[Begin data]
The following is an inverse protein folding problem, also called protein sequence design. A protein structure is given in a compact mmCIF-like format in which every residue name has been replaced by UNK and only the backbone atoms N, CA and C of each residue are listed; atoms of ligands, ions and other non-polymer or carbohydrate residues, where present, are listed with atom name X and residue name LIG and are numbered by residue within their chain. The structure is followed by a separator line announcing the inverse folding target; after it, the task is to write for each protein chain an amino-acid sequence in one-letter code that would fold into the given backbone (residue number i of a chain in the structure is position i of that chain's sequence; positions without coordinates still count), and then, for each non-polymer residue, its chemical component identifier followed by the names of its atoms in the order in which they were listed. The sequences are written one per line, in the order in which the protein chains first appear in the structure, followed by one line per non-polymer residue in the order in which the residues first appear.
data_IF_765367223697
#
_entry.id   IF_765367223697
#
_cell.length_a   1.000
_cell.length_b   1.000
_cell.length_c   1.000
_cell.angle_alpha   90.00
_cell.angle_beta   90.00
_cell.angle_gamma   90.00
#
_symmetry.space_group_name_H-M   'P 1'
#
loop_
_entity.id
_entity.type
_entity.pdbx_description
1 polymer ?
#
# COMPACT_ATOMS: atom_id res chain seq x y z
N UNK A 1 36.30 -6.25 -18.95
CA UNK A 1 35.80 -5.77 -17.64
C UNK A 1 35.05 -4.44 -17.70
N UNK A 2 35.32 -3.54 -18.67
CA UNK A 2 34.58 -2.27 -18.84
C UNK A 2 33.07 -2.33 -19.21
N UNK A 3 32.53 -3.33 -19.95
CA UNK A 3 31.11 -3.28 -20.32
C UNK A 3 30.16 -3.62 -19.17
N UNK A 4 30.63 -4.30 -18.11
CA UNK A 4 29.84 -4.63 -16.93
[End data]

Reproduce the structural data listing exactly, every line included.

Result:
The following is an inverse protein folding problem, also called protein sequence design. A protein structure is given in a compact mmCIF-like format in which every residue name has been replaced by UNK and only the backbone atoms N, CA and C of each residue are listed; atoms of ligands, ions and other non-polymer or carbohydrate residues, where present, are listed with atom name X and residue name LIG and are numbered by residue within their chain. The structure is followed by a separator line announcing the inverse folding target; after it, the task is to write for each protein chain an amino-acid sequence in one-letter code that would fold into the given backbone (residue number i of a chain in the structure is position i of that chain's sequence; positions without coordinates still count), and then, for each non-polymer residue, its chemical component identifier followed by the names of its atoms in the order in which they were listed. The sequences are written one per line, in the order in which the protein chains first appear in the structure, followed by one line per non-polymer residue in the order in which the residues first appear.
data_IF_765367223697
#
_entry.id   IF_765367223697
#
_cell.length_a   1.000
_cell.length_b   1.000
_cell.length_c   1.000
_cell.angle_alpha   90.00
_cell.angle_beta   90.00
_cell.angle_gamma   90.00
#
_symmetry.space_group_name_H-M   'P 1'
#
loop_
_entity.id
_entity.type
_entity.pdbx_description
1 polymer ?
#
# COMPACT_ATOMS: atom_id res chain seq x y z
N UNK A 1 36.30 -6.25 -18.95
CA UNK A 1 35.80 -5.77 -17.64
C UNK A 1 35.05 -4.44 -17.70
N UNK A 2 35.32 -3.54 -18.67
CA UNK A 2 34.58 -2.27 -18.84
C UNK A 2 33.07 -2.33 -19.21
N UNK A 3 32.53 -3.33 -19.95
CA UNK A 3 31.11 -3.28 -20.32
C UNK A 3 30.16 -3.62 -19.17
N UNK A 4 30.63 -4.30 -18.11
CA UNK A 4 29.84 -4.63 -16.93